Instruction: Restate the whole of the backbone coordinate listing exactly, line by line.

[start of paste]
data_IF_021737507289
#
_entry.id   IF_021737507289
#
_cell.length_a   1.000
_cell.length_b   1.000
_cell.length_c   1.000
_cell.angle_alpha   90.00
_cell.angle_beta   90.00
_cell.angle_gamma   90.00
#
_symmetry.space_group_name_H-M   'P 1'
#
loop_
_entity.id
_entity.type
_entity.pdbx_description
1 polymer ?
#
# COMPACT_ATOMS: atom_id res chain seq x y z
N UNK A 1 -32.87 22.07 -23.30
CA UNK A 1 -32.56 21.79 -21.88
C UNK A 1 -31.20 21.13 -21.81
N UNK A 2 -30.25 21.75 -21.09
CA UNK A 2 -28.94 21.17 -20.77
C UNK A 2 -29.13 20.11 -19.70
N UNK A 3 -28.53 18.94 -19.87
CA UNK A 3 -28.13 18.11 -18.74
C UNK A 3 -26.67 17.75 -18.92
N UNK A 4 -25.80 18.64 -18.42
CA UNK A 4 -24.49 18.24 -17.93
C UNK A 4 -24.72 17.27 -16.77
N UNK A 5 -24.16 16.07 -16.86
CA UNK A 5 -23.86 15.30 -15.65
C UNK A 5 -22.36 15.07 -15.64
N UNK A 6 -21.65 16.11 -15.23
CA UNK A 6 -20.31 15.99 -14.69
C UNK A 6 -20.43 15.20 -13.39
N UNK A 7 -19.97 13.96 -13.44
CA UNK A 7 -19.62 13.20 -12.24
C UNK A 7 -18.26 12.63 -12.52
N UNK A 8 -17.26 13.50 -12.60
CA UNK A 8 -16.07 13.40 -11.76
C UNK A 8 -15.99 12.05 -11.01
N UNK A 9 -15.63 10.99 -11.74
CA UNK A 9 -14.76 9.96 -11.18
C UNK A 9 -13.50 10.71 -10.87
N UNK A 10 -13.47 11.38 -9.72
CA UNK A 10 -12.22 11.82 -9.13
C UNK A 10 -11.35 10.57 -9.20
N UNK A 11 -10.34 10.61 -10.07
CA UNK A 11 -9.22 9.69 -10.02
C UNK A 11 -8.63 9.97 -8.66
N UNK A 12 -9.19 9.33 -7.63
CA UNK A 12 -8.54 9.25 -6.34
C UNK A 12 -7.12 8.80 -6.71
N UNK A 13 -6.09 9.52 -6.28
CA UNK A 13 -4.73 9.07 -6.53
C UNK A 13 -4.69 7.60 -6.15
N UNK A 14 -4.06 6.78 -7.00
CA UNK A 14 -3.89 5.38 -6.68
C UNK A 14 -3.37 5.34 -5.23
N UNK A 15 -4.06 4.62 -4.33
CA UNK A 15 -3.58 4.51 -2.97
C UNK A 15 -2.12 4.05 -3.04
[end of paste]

data_IF_021737507289
#
_entry.id   IF_021737507289
#
_cell.length_a   1.000
_cell.length_b   1.000
_cell.length_c   1.000
_cell.angle_alpha   90.00
_cell.angle_beta   90.00
_cell.angle_gamma   90.00
#
_symmetry.space_group_name_H-M   'P 1'
#
loop_
_entity.id
_entity.type
_entity.pdbx_description
1 polymer ?
#
# COMPACT_ATOMS: atom_id res chain seq x y z
N UNK A 1 -32.87 22.07 -23.30
CA UNK A 1 -32.56 21.79 -21.88
C UNK A 1 -31.20 21.13 -21.81
N UNK A 2 -30.25 21.75 -21.09
CA UNK A 2 -28.94 21.17 -20.77
C UNK A 2 -29.13 20.11 -19.70
N UNK A 3 -28.53 18.94 -19.87
CA UNK A 3 -28.13 18.11 -18.74
C UNK A 3 -26.67 17.75 -18.92
N UNK A 4 -25.80 18.64 -18.42
CA UNK A 4 -24.49 18.24 -17.93
C UNK A 4 -24.72 17.27 -16.77
N UNK A 5 -24.16 16.07 -16.86
CA UNK A 5 -23.86 15.30 -15.65
C UNK A 5 -22.36 15.07 -15.64
N UNK A 6 -21.65 16.11 -15.23
CA UNK A 6 -20.31 15.99 -14.69
C UNK A 6 -20.43 15.20 -13.39
N UNK A 7 -19.97 13.96 -13.44
CA UNK A 7 -19.62 13.20 -12.24
C UNK A 7 -18.26 12.63 -12.52
N UNK A 8 -17.26 13.50 -12.60
CA UNK A 8 -16.07 13.40 -11.76
C UNK A 8 -15.99 12.05 -11.01
N UNK A 9 -15.63 10.99 -11.74
CA UNK A 9 -14.76 9.96 -11.18
C UNK A 9 -13.50 10.71 -10.87
N UNK A 10 -13.47 11.38 -9.72
CA UNK A 10 -12.22 11.82 -9.13
C UNK A 10 -11.35 10.57 -9.20
N UNK A 11 -10.34 10.61 -10.07
CA UNK A 11 -9.22 9.69 -10.02
C UNK A 11 -8.63 9.97 -8.66
N UNK A 12 -9.19 9.33 -7.63
CA UNK A 12 -8.54 9.25 -6.34
C UNK A 12 -7.12 8.80 -6.71
N UNK A 13 -6.09 9.52 -6.28
CA UNK A 13 -4.73 9.07 -6.53
C UNK A 13 -4.69 7.60 -6.15
N UNK A 14 -4.06 6.78 -7.00
CA UNK A 14 -3.89 5.38 -6.68
C UNK A 14 -3.37 5.34 -5.23
N UNK A 15 -4.06 4.62 -4.33
CA UNK A 15 -3.58 4.51 -2.97
C UNK A 15 -2.12 4.05 -3.04